CPA would like to see a new devolution settlement that meets the aspirations of the Tamil community of the north and east for self-government, in consonance with the legitimate claims of all other minority groups, including that of the Muslims of the north and especially the east, while assuring to the Sinhala-Buddhist majority their rightful place in the history and ethos of the new Sri Lankan state. We are encouraged in this view by our understanding of pre-colonial history in which the devolutionary polities of the ancient Sinhala-Buddhist kingdoms gave rise to a hydraulic civilisation of which we are all justly proud, but which also ensured a high degree of tolerance and respect for minorities consistent with the best spirit of the Theravada tradition. This included significant autonomy in practice for those territories outside the immediate monarchical centre. We recall that the centralised unitary state is not only a colonial creation but also a very recent one, when seen against the devolutionary, asymmetric, and pluralistic character of the historic South Asian state tradition from which we can learn rich lessons as we address our contemporary challenges of unity in diversity.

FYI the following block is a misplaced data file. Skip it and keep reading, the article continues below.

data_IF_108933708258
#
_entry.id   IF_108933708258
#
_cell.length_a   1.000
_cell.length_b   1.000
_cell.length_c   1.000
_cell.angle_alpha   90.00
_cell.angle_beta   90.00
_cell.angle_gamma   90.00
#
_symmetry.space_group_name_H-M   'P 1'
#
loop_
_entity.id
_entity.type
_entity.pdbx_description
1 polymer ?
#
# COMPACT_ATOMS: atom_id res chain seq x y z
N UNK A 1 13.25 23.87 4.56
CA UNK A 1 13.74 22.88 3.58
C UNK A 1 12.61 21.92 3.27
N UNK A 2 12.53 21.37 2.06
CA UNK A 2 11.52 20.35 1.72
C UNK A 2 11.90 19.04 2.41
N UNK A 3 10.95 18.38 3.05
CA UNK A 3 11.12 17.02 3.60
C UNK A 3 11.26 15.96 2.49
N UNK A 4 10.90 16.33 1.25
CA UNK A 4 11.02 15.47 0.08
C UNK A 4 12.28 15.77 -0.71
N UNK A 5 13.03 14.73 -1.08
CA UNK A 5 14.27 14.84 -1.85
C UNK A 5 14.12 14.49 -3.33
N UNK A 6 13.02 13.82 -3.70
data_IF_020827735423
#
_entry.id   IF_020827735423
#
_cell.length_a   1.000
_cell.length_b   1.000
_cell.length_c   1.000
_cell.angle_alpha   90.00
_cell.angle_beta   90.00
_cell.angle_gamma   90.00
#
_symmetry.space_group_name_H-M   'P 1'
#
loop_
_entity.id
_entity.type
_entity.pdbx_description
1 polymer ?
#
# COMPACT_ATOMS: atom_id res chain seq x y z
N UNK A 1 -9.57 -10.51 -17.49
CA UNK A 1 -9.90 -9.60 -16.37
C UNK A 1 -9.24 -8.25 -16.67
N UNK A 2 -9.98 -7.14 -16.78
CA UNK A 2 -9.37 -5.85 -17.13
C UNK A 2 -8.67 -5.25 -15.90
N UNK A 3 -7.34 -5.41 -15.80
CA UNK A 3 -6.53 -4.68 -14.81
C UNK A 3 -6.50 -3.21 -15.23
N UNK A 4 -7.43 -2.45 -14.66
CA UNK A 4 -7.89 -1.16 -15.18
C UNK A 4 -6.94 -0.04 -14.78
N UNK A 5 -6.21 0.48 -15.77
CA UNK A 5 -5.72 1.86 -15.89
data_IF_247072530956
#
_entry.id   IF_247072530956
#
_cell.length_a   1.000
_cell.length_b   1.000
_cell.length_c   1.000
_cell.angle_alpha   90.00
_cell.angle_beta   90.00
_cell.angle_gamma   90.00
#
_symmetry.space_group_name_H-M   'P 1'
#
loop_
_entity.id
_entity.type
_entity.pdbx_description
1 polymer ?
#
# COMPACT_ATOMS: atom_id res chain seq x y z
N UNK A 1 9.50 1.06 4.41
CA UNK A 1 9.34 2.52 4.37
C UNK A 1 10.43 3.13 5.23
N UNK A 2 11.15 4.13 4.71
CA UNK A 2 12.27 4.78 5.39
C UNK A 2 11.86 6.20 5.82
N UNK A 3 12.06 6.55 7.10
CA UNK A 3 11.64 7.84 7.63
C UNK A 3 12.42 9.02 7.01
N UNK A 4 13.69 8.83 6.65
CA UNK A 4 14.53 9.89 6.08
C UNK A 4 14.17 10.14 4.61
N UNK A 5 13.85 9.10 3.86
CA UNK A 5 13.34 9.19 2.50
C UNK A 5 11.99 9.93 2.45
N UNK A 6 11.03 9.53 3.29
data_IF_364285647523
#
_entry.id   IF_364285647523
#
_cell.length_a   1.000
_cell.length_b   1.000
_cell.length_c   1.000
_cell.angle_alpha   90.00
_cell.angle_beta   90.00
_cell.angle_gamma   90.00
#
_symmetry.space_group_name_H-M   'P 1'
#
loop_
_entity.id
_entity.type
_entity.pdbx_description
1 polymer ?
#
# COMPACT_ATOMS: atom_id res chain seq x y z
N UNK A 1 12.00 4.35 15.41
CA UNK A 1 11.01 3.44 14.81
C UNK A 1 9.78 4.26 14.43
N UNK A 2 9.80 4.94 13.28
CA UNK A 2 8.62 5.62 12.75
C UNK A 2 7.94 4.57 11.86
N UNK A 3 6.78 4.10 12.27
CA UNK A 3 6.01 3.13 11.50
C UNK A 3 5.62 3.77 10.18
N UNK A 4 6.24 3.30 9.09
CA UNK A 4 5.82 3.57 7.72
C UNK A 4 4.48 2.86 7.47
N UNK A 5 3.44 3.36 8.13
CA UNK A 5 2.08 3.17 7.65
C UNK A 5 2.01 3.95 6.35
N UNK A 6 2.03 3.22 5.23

More specifically, we must learn the lessons of our (largely unsatisfactory) experience with devolution since the introduction of Provincial Councils by the Thirteenth Amendment to the Constitution and related legislation in 1987. Public discussion about the Thirteenth Amendment is often muddied by excessive nationalistic rhetoric on both sides of the ethnic divide, as well as a lack of detailed knowledge about its strengths and weaknesses. A more informed and dispassionate approach to constitutional design is needed, and the overarching principle in this regard must be that devolution means not merely the transfer of decision-making powers to the provinces so as to constitute a better balance between central and provincial institutions, but also that devolution of power is complemented by the devolution of responsibility and accountability. Such an approach of shared responsibility and accountability will serve to knit the provinces the provinces and centre together.